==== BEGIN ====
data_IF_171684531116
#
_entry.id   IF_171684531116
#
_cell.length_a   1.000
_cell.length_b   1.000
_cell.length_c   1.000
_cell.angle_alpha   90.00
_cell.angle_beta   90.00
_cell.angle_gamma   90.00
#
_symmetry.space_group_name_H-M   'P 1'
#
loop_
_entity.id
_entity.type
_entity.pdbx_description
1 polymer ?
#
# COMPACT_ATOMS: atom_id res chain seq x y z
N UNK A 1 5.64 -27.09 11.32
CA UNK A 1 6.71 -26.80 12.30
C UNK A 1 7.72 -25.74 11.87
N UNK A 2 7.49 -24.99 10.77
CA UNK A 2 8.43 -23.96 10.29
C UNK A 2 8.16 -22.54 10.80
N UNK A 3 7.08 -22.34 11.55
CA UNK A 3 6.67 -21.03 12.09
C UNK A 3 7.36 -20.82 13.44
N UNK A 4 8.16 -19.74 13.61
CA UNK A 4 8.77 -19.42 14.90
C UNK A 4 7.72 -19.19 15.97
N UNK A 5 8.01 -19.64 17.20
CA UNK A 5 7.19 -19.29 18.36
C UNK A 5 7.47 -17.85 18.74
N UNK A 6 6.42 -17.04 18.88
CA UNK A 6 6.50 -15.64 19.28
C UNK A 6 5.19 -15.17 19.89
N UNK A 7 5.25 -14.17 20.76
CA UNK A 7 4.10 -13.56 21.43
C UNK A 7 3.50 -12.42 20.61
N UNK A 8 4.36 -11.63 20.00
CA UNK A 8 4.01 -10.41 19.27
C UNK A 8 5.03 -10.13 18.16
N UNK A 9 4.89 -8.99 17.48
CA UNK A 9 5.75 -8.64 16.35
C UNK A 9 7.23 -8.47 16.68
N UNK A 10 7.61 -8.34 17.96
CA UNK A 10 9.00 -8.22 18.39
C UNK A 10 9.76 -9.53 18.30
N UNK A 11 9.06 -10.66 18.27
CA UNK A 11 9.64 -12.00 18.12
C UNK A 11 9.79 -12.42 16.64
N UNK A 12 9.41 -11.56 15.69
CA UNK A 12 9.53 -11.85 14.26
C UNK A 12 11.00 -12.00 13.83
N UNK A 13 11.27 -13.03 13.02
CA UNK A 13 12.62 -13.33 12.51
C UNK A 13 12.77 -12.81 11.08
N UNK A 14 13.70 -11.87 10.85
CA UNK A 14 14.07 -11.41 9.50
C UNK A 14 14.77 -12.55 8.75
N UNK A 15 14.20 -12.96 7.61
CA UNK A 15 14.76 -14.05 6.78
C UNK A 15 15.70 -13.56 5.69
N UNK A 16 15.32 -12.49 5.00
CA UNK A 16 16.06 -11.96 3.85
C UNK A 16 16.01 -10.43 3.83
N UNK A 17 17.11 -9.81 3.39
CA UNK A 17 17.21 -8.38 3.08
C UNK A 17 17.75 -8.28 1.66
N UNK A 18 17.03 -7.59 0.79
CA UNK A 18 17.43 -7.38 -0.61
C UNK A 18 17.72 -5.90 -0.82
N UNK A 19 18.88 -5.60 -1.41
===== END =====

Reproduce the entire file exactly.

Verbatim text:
data_IF_171684531116
#
_entry.id   IF_171684531116
#
_cell.length_a   1.000
_cell.length_b   1.000
_cell.length_c   1.000
_cell.angle_alpha   90.00
_cell.angle_beta   90.00
_cell.angle_gamma   90.00
#
_symmetry.space_group_name_H-M   'P 1'
#
loop_
_entity.id
_entity.type
_entity.pdbx_description
1 polymer ?
#
# COMPACT_ATOMS: atom_id res chain seq x y z
N UNK A 1 5.64 -27.09 11.32
CA UNK A 1 6.71 -26.80 12.30
C UNK A 1 7.72 -25.74 11.87
N UNK A 2 7.49 -24.99 10.77
CA UNK A 2 8.43 -23.96 10.29
C UNK A 2 8.16 -22.54 10.80
N UNK A 3 7.08 -22.34 11.55
CA UNK A 3 6.67 -21.03 12.09
C UNK A 3 7.36 -20.82 13.44
N UNK A 4 8.16 -19.74 13.61
CA UNK A 4 8.77 -19.42 14.90
C UNK A 4 7.72 -19.19 15.97
N UNK A 5 8.01 -19.64 17.20
CA UNK A 5 7.19 -19.29 18.36
C UNK A 5 7.47 -17.85 18.74
N UNK A 6 6.42 -17.04 18.88
CA UNK A 6 6.50 -15.64 19.28
C UNK A 6 5.19 -15.17 19.89
N UNK A 7 5.25 -14.17 20.76
CA UNK A 7 4.10 -13.56 21.43
C UNK A 7 3.50 -12.42 20.61
N UNK A 8 4.36 -11.63 20.00
CA UNK A 8 4.01 -10.41 19.27
C UNK A 8 5.03 -10.13 18.16
N UNK A 9 4.89 -8.99 17.48
CA UNK A 9 5.75 -8.64 16.35
C UNK A 9 7.23 -8.47 16.68
N UNK A 10 7.61 -8.34 17.96
CA UNK A 10 9.00 -8.22 18.39
C UNK A 10 9.76 -9.53 18.30
N UNK A 11 9.06 -10.66 18.27
CA UNK A 11 9.64 -12.00 18.12
C UNK A 11 9.79 -12.42 16.64
N UNK A 12 9.41 -11.56 15.69
CA UNK A 12 9.53 -11.85 14.26
C UNK A 12 11.00 -12.00 13.83
N UNK A 13 11.27 -13.03 13.02
CA UNK A 13 12.62 -13.33 12.51
C UNK A 13 12.77 -12.81 11.08
N UNK A 14 13.70 -11.87 10.85
CA UNK A 14 14.07 -11.41 9.50
C UNK A 14 14.77 -12.55 8.75
N UNK A 15 14.20 -12.96 7.61
CA UNK A 15 14.76 -14.05 6.78
C UNK A 15 15.70 -13.56 5.69
N UNK A 16 15.32 -12.49 5.00
CA UNK A 16 16.06 -11.96 3.85
C UNK A 16 16.01 -10.43 3.83
N UNK A 17 17.11 -9.81 3.39
CA UNK A 17 17.21 -8.38 3.08
C UNK A 17 17.75 -8.28 1.66
N UNK A 18 17.03 -7.59 0.79
CA UNK A 18 17.43 -7.38 -0.61
C UNK A 18 17.72 -5.90 -0.82
N UNK A 19 18.88 -5.60 -1.41